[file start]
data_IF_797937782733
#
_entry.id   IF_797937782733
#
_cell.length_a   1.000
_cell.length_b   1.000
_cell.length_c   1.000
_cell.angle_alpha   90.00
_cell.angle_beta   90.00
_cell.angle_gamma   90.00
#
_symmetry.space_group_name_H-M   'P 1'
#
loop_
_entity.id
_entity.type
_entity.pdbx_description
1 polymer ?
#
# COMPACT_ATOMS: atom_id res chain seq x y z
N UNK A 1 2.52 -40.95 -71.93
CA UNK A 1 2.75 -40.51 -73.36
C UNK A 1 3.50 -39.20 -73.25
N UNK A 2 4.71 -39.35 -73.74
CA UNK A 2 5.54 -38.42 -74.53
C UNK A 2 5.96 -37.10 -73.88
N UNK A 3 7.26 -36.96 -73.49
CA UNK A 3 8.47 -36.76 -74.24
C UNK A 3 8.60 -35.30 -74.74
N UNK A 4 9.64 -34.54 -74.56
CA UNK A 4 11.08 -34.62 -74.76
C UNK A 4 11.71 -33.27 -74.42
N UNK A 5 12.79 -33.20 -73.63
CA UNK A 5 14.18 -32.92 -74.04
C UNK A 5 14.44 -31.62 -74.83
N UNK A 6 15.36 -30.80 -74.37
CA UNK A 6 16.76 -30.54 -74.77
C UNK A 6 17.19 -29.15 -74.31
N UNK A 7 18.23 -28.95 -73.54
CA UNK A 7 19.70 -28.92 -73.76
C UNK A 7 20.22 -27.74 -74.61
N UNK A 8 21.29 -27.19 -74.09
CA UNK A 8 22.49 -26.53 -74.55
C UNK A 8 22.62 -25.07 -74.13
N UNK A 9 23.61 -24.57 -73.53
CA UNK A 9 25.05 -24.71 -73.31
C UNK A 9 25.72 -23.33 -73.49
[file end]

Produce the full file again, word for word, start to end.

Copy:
data_IF_797937782733
#
_entry.id   IF_797937782733
#
_cell.length_a   1.000
_cell.length_b   1.000
_cell.length_c   1.000
_cell.angle_alpha   90.00
_cell.angle_beta   90.00
_cell.angle_gamma   90.00
#
_symmetry.space_group_name_H-M   'P 1'
#
loop_
_entity.id
_entity.type
_entity.pdbx_description
1 polymer ?
#
# COMPACT_ATOMS: atom_id res chain seq x y z
N UNK A 1 2.52 -40.95 -71.93
CA UNK A 1 2.75 -40.51 -73.36
C UNK A 1 3.50 -39.20 -73.25
N UNK A 2 4.71 -39.35 -73.74
CA UNK A 2 5.54 -38.42 -74.53
C UNK A 2 5.96 -37.10 -73.88
N UNK A 3 7.26 -36.96 -73.49
CA UNK A 3 8.47 -36.76 -74.24
C UNK A 3 8.60 -35.30 -74.74
N UNK A 4 9.64 -34.54 -74.56
CA UNK A 4 11.08 -34.62 -74.76
C UNK A 4 11.71 -33.27 -74.42
N UNK A 5 12.79 -33.20 -73.63
CA UNK A 5 14.18 -32.92 -74.04
C UNK A 5 14.44 -31.62 -74.83
N UNK A 6 15.36 -30.80 -74.37
CA UNK A 6 16.76 -30.54 -74.77
C UNK A 6 17.19 -29.15 -74.31
N UNK A 7 18.23 -28.95 -73.54
CA UNK A 7 19.70 -28.92 -73.76
C UNK A 7 20.22 -27.74 -74.61
N UNK A 8 21.29 -27.19 -74.09
CA UNK A 8 22.49 -26.53 -74.55
C UNK A 8 22.62 -25.07 -74.13
N UNK A 9 23.61 -24.57 -73.53
CA UNK A 9 25.05 -24.71 -73.31
C UNK A 9 25.72 -23.33 -73.49